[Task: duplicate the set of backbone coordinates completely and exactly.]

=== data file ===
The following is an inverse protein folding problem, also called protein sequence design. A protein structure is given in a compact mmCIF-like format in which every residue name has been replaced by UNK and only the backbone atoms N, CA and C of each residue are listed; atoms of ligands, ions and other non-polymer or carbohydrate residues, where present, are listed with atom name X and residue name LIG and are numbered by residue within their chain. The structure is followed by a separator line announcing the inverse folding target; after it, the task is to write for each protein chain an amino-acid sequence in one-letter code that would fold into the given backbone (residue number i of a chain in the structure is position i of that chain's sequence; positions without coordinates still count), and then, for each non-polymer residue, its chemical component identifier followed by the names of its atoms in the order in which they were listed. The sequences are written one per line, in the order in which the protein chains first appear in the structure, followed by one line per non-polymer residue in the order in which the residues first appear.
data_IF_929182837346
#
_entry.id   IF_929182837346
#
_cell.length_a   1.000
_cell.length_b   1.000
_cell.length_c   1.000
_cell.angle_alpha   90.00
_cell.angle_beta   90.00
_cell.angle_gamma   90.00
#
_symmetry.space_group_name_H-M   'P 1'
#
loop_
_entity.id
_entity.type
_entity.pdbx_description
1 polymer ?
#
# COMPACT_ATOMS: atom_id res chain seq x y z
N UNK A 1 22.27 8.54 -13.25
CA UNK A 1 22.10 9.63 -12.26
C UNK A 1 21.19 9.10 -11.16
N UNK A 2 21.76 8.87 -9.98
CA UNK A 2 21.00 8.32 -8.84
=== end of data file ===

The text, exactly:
The following is an inverse protein folding problem, also called protein sequence design. A protein structure is given in a compact mmCIF-like format in which every residue name has been replaced by UNK and only the backbone atoms N, CA and C of each residue are listed; atoms of ligands, ions and other non-polymer or carbohydrate residues, where present, are listed with atom name X and residue name LIG and are numbered by residue within their chain. The structure is followed by a separator line announcing the inverse folding target; after it, the task is to write for each protein chain an amino-acid sequence in one-letter code that would fold into the given backbone (residue number i of a chain in the structure is position i of that chain's sequence; positions without coordinates still count), and then, for each non-polymer residue, its chemical component identifier followed by the names of its atoms in the order in which they were listed. The sequences are written one per line, in the order in which the protein chains first appear in the structure, followed by one line per non-polymer residue in the order in which the residues first appear.
data_IF_929182837346
#
_entry.id   IF_929182837346
#
_cell.length_a   1.000
_cell.length_b   1.000
_cell.length_c   1.000
_cell.angle_alpha   90.00
_cell.angle_beta   90.00
_cell.angle_gamma   90.00
#
_symmetry.space_group_name_H-M   'P 1'
#
loop_
_entity.id
_entity.type
_entity.pdbx_description
1 polymer ?
#
# COMPACT_ATOMS: atom_id res chain seq x y z
N UNK A 1 22.27 8.54 -13.25
CA UNK A 1 22.10 9.63 -12.26
C UNK A 1 21.19 9.10 -11.16
N UNK A 2 21.76 8.87 -9.98
CA UNK A 2 21.00 8.32 -8.84